Should there be limits on presidential powers? | The Tylt

Should there be limits on presidential powers?

In dealing with the ongoing Mueller investigation, President Donald Trump surrounded himself with lawyers and legal scholars who hold maximalist views on presidential power. Attorney General William Barr continues that trend, believing presidents cannot be indicted for any crimes and have almost unlimited decision-making and legal authority. Other scholars claim Barr's definition is far too expansive and could facilitate a dictatorship. What do you think?

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In June 2018, Barr sent an unsolicited memo to the Trump legal team, arguing special counsel Robert Mueller should not be allowed to investigate the president for criminal obstruction of justice. The New York Times explains this view comes from Barr's longstanding beliefs about presidential power.

Mr. Barr’s argument derived from his broad view of executive power: The Constitution, he claimed, does not permit Congress to make it a crime for the president to exercise his executive powers corruptly — even if he were to fire a subordinate, pardon someone or use what Mr. Barr termed his “complete authority to start or stop a law enforcement proceeding” to cover up crimes by himself or his associates.
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Barr has held these beliefs for decades. When Barr took the position as head of the Office of Legal Counsel during George H.W. Bush's administration, he distributed an unsolicited memo to executive branch lawyers, warning them to be on alert for any attempt by Congress to limit the president's authority.

It is important that all of us be familiar with each of these forms of encroachment on the executive’s constitutional authority. Only by consistently and forcefully resisting such congressional incursions can executive branch prerogatives be preserved.

Barr believes it is the responsibility of the Justice Department to protect and maintain the president's authority. 

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Trump's legal team has been advising him based on this definition of presidential powers, according to the New York Times. They say any of his actions which could be considered obstruction are actually legal when taken by the chief executive.

He has unfettered authority to fire the F.B.I. director, which he did last year; to order a federal investigation opened or closed; and to pardon anyone, including felons or criminal suspects, his longtime personal lawyer Marc E. Kasowitz said in a confidential memo last June. “The president cannot obstruct himself or subordinates acting on his behalf by simply exercising these inherent constitutional powers,” he wrote.
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Constitutional scholars and historians warn, though, that an all-powerful chief executive was one of the founding fathers' greatest fears. The Washington Post reports:

A president who might act unilaterally was one of the chief fears expressed in the original debates about the Constitution. Writing in what became known as the Anti-Federalist Papers in 1787, the pseudonymous Cato warned against the presidency becoming “a Caesar, Caligula, Nero, and Domitian in America.” The system of checks and balances — giving Congress the authority to make laws and decide how money is spent, and giving the Supreme Court the last word on what laws comport with the Constitution — was supposed to rein in the president.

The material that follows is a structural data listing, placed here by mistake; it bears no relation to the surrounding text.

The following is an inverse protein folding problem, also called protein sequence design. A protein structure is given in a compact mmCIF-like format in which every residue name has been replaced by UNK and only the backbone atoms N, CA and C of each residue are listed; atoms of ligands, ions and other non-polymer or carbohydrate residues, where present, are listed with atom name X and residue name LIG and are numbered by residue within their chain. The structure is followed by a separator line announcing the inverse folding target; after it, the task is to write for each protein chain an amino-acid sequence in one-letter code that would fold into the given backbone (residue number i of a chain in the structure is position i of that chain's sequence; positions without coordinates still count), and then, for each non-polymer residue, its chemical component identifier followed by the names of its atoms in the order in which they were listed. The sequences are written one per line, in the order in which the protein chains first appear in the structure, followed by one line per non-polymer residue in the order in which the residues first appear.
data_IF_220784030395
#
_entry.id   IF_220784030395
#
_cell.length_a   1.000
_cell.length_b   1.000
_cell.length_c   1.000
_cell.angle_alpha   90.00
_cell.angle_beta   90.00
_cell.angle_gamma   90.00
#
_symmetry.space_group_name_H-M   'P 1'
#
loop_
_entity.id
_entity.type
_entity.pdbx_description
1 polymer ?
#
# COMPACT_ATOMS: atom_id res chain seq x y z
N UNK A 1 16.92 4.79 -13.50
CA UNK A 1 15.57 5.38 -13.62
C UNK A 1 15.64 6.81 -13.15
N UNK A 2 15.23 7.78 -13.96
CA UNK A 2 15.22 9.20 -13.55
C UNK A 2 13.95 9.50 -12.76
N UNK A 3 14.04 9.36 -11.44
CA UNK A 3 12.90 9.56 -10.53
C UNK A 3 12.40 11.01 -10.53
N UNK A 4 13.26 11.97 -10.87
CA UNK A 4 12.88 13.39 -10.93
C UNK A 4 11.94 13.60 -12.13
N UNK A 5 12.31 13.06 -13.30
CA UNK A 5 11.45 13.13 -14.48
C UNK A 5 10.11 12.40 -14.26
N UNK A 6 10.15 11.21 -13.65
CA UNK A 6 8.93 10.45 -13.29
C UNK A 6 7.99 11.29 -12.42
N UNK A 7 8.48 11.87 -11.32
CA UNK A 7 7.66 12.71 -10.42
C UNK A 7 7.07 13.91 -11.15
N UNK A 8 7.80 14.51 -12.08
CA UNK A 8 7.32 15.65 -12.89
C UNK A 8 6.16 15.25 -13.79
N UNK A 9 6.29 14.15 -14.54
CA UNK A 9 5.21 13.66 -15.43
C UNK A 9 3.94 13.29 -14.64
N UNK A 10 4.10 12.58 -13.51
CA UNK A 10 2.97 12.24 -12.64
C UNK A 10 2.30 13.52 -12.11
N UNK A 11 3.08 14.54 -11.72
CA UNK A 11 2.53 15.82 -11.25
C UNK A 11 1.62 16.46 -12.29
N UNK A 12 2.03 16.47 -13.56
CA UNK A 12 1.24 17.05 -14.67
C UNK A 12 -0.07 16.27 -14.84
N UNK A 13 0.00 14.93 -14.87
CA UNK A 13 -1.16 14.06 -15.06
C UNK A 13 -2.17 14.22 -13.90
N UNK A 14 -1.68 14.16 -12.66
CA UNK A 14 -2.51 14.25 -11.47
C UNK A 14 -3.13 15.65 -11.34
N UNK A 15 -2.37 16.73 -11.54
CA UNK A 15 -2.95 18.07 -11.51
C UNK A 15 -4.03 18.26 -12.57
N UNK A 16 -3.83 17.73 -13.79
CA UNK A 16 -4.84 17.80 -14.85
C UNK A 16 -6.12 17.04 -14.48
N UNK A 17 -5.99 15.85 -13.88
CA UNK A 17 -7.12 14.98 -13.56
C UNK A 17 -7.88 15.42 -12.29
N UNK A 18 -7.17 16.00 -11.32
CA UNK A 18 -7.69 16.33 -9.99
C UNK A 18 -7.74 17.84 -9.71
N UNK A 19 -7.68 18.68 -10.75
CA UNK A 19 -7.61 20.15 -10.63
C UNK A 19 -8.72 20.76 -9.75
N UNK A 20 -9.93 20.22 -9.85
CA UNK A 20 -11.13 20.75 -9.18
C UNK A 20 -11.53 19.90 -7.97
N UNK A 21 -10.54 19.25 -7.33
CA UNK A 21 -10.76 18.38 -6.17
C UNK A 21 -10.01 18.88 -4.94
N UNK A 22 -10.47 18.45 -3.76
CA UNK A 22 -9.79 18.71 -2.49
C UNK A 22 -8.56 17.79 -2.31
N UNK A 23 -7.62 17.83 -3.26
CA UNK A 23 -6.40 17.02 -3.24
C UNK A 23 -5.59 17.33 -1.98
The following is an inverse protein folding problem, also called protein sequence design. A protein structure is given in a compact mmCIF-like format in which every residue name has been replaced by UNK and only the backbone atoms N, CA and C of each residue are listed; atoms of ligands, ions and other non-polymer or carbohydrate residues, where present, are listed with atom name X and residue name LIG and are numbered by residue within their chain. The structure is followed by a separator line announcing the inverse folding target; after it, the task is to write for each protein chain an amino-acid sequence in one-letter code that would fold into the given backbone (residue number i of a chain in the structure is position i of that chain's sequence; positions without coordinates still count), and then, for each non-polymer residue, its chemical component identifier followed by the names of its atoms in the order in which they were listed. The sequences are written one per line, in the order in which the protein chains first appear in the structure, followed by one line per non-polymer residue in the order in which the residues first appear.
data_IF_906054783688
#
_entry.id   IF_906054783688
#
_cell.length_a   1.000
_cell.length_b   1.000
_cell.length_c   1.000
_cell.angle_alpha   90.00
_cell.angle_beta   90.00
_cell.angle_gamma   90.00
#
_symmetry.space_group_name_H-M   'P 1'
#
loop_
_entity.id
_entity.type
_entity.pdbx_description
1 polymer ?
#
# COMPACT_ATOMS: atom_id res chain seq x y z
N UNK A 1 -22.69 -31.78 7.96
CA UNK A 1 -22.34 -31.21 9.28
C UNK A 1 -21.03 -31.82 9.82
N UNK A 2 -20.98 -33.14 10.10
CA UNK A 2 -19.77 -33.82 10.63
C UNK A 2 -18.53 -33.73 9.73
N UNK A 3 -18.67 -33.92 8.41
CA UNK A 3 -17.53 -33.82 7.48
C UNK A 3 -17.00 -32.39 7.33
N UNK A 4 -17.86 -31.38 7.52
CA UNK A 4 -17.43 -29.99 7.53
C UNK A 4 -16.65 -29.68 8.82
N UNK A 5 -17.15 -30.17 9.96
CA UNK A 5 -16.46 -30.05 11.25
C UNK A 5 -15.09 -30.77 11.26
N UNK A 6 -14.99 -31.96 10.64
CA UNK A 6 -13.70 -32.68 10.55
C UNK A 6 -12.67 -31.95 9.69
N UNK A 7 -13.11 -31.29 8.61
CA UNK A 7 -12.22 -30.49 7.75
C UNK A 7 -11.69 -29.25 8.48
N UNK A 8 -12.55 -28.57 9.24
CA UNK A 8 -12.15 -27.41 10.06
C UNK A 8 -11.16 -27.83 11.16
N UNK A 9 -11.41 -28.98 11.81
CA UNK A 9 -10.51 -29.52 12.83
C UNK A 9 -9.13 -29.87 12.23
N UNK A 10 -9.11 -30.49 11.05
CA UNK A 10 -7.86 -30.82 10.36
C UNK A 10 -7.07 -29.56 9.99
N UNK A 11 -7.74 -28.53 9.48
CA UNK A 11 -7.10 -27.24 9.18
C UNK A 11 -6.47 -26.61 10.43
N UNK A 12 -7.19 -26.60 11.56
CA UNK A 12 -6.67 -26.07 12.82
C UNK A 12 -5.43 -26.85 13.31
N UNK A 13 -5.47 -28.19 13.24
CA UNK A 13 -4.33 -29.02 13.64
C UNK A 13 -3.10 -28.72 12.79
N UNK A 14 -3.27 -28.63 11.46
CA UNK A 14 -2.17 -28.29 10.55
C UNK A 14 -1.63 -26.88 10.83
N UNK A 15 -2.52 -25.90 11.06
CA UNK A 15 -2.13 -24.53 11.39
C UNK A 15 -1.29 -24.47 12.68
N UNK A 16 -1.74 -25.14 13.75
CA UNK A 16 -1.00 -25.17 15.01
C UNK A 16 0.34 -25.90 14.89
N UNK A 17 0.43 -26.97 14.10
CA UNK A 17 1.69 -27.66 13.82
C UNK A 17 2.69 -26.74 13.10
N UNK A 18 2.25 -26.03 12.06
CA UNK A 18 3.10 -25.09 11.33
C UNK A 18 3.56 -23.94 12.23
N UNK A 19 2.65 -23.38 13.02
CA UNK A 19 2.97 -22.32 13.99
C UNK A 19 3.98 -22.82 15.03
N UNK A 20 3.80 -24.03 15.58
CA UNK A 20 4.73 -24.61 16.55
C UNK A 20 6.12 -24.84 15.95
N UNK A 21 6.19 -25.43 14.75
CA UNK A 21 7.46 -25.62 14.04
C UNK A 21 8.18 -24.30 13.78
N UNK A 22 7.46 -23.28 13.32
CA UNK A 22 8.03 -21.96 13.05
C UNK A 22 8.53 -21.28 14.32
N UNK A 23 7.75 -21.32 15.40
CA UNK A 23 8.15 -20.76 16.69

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Scholars also disagree on whether a president can pardon himself. According to the New York Times, as there have been no previous examples of a president acting in such a way, there is little precedent on which to base this information.

This is not clear. The only limitation explicitly stated in the Constitution is a ban on using a pardon to stop an impeachment proceeding in Congress, and the only obvious implicit limitation is that he cannot pardon offenses under state law.
But some legal scholars think a president cannot pardon himself, either, because it would be a conflict of interest.
...There is no definitive answer because no president has ever tried to pardon himself and then been prosecuted, which would give courts a chance to weigh in. If Mr. Trump did purport to pardon himself, and was later indicted anyway, it could create an opportunity for the Supreme Court to resolve the question.
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While most legal scholars believe a sitting president can't be indicted for crimes, some note a president's actions while in-office can be held against him after he leaves the White House. Per the New York Times:

If a president sold pardons for cash, though, that would violate the federal bribery statute. And if a president can be prosecuted for exchanging pardons for bribes, then it follows that the broad and unreviewable nature of the pardon power does not shield the president from criminal liability for abusing it.
...Yet federal obstruction statutes say that a person commits a crime when he “corruptly” impedes a court or agency proceeding. If it could be shown that President Trump pardoned his family members and close aides to cover up possible crimes, then that could be seen as acting “corruptly” and he could be charged with obstruction of justice. If, as some commentators believe, a sitting president cannot be indicted, Mr. Trump could still face prosecution after he leaves the White House.
FINAL RESULTS
Politics
Should there be limits on presidential powers?
#PowerToThePresident
A festive crown for the winner
#LimitThePresident